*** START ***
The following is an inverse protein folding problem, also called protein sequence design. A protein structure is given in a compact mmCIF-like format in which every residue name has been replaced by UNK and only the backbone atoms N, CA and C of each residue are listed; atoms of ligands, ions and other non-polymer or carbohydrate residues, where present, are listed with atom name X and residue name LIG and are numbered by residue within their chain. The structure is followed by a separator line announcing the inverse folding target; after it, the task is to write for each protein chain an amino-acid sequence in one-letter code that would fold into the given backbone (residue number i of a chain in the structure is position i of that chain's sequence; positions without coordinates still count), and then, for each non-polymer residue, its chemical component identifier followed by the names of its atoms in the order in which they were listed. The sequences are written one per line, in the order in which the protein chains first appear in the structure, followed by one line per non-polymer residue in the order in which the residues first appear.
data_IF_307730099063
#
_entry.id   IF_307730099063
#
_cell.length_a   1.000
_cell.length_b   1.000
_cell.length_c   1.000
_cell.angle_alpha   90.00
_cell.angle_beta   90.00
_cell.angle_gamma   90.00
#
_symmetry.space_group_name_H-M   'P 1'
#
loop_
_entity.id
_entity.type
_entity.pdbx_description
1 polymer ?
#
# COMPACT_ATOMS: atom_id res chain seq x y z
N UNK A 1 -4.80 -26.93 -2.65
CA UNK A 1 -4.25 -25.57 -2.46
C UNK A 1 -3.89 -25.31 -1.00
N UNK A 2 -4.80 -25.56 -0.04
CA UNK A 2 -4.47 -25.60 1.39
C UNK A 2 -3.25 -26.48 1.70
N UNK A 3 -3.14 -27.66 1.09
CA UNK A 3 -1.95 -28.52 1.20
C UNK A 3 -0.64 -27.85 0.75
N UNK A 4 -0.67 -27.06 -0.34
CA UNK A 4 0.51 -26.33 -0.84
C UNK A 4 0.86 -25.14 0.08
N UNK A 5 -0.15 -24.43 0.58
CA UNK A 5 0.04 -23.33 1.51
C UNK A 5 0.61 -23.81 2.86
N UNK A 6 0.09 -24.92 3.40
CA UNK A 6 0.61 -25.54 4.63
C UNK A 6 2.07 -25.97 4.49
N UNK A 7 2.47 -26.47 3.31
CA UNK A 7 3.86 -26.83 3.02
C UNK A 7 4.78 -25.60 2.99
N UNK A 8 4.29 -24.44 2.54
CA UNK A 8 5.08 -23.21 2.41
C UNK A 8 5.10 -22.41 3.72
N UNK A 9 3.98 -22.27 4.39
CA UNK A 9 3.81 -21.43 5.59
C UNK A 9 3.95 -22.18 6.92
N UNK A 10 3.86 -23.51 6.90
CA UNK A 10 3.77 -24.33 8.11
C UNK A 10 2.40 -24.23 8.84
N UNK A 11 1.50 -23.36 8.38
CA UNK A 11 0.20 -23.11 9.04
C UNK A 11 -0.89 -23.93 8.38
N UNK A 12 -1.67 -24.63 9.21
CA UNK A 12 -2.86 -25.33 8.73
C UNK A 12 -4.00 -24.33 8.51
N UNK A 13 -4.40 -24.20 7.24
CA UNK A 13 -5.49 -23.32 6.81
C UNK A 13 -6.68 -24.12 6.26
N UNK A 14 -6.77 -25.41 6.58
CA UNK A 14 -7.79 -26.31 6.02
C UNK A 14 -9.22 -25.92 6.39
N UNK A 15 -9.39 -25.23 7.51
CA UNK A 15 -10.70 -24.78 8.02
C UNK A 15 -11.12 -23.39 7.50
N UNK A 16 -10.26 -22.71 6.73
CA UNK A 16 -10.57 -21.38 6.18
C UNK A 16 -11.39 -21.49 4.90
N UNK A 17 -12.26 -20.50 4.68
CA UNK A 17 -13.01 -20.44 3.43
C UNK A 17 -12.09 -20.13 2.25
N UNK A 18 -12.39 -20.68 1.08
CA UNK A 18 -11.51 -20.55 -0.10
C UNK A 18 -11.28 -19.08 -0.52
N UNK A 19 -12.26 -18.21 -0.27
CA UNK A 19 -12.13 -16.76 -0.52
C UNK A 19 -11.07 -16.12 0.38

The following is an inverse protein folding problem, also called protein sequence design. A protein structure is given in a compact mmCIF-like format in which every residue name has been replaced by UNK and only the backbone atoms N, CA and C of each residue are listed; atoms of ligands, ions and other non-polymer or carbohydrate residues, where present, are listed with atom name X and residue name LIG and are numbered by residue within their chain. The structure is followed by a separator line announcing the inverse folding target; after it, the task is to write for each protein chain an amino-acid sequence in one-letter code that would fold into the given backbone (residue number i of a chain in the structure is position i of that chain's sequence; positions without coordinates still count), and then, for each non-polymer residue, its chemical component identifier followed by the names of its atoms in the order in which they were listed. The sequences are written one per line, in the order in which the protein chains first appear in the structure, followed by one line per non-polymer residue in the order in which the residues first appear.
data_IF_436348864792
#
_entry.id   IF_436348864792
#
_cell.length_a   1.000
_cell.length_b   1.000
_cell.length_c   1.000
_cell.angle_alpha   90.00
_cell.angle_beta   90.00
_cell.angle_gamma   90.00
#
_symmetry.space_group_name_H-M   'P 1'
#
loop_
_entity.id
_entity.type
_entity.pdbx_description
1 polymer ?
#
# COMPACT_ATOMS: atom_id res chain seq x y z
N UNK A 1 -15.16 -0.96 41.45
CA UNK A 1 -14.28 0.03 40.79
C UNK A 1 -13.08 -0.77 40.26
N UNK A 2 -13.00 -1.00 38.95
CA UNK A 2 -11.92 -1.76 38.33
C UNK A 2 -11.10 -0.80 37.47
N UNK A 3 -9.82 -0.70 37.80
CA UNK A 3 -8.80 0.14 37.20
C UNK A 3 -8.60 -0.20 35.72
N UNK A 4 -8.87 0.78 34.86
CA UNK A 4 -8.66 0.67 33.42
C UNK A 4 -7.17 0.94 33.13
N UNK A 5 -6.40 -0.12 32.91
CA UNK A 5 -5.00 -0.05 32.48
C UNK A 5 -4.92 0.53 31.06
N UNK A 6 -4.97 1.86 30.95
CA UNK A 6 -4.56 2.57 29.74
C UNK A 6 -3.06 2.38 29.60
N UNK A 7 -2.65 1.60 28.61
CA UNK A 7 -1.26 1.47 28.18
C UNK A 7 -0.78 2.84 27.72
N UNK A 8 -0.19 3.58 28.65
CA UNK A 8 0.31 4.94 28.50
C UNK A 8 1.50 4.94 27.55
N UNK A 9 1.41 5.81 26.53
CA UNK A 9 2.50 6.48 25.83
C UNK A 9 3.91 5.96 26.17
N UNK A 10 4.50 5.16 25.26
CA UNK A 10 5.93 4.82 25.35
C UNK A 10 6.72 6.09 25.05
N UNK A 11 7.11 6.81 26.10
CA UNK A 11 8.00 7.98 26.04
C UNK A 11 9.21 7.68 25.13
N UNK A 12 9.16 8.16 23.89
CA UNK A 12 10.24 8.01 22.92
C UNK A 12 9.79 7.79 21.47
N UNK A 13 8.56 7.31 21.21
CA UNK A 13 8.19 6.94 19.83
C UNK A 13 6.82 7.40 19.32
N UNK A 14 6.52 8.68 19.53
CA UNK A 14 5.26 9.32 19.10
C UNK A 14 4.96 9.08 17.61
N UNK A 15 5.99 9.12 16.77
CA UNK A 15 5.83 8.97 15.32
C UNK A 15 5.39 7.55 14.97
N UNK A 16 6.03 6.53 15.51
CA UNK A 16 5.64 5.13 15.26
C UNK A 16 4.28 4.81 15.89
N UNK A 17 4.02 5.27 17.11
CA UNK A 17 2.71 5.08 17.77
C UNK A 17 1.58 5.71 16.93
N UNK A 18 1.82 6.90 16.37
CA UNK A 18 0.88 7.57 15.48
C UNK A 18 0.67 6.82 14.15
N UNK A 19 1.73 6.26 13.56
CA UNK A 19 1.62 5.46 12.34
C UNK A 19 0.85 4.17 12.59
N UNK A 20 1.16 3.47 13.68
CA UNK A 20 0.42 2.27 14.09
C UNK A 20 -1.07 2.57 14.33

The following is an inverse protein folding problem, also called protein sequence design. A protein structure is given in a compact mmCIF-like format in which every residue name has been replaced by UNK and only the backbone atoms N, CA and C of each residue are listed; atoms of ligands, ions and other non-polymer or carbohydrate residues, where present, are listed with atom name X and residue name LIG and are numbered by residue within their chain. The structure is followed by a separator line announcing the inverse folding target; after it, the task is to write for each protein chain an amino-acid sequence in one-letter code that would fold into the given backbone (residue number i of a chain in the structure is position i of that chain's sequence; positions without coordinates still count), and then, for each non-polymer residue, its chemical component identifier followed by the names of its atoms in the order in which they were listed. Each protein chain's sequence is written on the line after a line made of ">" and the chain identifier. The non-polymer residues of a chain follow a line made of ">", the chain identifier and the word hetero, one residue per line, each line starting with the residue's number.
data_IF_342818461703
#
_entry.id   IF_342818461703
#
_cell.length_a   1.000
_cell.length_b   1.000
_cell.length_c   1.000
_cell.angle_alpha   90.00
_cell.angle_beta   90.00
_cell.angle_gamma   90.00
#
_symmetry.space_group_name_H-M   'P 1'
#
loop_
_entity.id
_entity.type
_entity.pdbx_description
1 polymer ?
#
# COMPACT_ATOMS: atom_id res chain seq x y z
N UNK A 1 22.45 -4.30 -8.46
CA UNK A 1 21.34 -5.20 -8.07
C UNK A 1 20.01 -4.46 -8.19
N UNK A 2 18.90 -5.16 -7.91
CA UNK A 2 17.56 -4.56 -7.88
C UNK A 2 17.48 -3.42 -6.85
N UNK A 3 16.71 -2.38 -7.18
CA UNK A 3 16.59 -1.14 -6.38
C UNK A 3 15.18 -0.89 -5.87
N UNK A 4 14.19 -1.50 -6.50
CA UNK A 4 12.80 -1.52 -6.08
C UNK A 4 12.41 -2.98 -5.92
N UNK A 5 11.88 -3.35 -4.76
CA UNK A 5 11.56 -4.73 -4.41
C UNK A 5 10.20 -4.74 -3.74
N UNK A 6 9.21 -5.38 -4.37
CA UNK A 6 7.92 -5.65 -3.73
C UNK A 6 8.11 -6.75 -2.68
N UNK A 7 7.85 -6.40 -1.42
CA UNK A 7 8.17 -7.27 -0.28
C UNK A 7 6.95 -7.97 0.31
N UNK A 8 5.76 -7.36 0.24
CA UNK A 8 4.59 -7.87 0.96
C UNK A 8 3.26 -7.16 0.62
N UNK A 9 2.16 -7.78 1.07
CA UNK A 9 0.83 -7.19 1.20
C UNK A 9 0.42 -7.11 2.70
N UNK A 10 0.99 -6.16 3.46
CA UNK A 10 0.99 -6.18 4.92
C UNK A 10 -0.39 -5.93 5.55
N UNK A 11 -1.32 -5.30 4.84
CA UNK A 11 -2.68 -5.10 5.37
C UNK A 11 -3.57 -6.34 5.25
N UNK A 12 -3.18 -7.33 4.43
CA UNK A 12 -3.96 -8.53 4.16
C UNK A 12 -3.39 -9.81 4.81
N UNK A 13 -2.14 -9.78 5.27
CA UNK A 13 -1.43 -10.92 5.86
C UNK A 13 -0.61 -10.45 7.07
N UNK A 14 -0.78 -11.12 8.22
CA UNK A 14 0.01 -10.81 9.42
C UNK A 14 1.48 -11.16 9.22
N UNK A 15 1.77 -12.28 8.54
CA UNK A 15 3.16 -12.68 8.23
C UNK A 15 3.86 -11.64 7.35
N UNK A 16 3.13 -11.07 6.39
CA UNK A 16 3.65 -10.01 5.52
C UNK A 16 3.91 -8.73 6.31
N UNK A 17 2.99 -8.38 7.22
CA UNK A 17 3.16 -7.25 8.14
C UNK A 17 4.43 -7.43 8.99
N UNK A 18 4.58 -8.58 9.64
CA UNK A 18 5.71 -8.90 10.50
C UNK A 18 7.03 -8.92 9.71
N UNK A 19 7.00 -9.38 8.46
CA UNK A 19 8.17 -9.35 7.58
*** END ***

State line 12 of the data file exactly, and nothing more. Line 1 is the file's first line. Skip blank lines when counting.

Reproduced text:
#